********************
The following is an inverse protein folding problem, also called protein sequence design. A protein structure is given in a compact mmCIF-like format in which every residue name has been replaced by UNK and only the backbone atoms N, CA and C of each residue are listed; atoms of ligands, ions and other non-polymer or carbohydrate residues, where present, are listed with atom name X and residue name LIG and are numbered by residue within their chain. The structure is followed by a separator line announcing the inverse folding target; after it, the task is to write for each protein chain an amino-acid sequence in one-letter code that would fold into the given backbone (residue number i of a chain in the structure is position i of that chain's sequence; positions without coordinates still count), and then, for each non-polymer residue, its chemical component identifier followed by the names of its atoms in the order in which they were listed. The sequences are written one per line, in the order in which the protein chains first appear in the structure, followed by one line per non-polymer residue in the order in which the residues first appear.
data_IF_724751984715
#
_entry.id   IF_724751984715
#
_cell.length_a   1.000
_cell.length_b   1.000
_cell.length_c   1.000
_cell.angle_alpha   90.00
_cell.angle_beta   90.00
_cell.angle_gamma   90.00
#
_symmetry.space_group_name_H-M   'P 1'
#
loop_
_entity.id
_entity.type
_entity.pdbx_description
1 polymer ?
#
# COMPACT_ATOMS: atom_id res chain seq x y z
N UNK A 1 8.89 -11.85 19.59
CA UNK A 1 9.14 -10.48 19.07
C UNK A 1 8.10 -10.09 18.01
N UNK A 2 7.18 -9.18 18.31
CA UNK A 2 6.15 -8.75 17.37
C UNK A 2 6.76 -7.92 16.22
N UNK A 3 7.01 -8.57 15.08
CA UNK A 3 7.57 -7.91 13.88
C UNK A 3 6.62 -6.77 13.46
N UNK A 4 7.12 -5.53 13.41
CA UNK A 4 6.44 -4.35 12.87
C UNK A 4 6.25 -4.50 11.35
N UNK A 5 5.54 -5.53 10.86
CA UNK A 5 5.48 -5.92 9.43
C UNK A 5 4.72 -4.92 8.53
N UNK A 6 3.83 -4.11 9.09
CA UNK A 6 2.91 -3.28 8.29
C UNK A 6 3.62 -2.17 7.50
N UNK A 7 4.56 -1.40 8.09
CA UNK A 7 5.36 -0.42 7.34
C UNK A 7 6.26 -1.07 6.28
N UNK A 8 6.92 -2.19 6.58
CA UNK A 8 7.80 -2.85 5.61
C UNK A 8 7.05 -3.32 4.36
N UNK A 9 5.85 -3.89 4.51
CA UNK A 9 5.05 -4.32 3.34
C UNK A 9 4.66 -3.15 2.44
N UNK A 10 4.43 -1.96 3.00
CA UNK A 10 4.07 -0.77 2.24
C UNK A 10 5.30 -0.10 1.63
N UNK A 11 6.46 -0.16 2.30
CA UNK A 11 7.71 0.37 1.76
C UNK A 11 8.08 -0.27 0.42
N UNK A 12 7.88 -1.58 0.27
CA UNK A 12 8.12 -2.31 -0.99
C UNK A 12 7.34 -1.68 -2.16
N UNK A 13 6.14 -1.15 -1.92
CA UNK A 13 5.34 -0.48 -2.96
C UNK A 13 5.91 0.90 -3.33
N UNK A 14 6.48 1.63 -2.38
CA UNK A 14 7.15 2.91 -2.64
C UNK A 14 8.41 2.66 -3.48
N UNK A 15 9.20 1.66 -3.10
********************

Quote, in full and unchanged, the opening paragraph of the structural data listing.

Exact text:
The following is an inverse protein folding problem, also called protein sequence design. A protein structure is given in a compact mmCIF-like format in which every residue name has been replaced by UNK and only the backbone atoms N, CA and C of each residue are listed; atoms of ligands, ions and other non-polymer or carbohydrate residues, where present, are listed with atom name X and residue name LIG and are numbered by residue within their chain. The structure is followed by a separator line announcing the inverse folding target; after it, the task is to write for each protein chain an amino-acid sequence in one-letter code that would fold into the given backbone (residue number i of a chain in the structure is position i of that chain's sequence; positions without coordinates still count), and then, for each non-polymer residue, its chemical component identifier followed by the names of its atoms in the order in which they were listed. The sequences are written one per line, in the order in which the protein chains first appear in the structure, followed by one line per non-polymer residue in the order in which the residues first appear.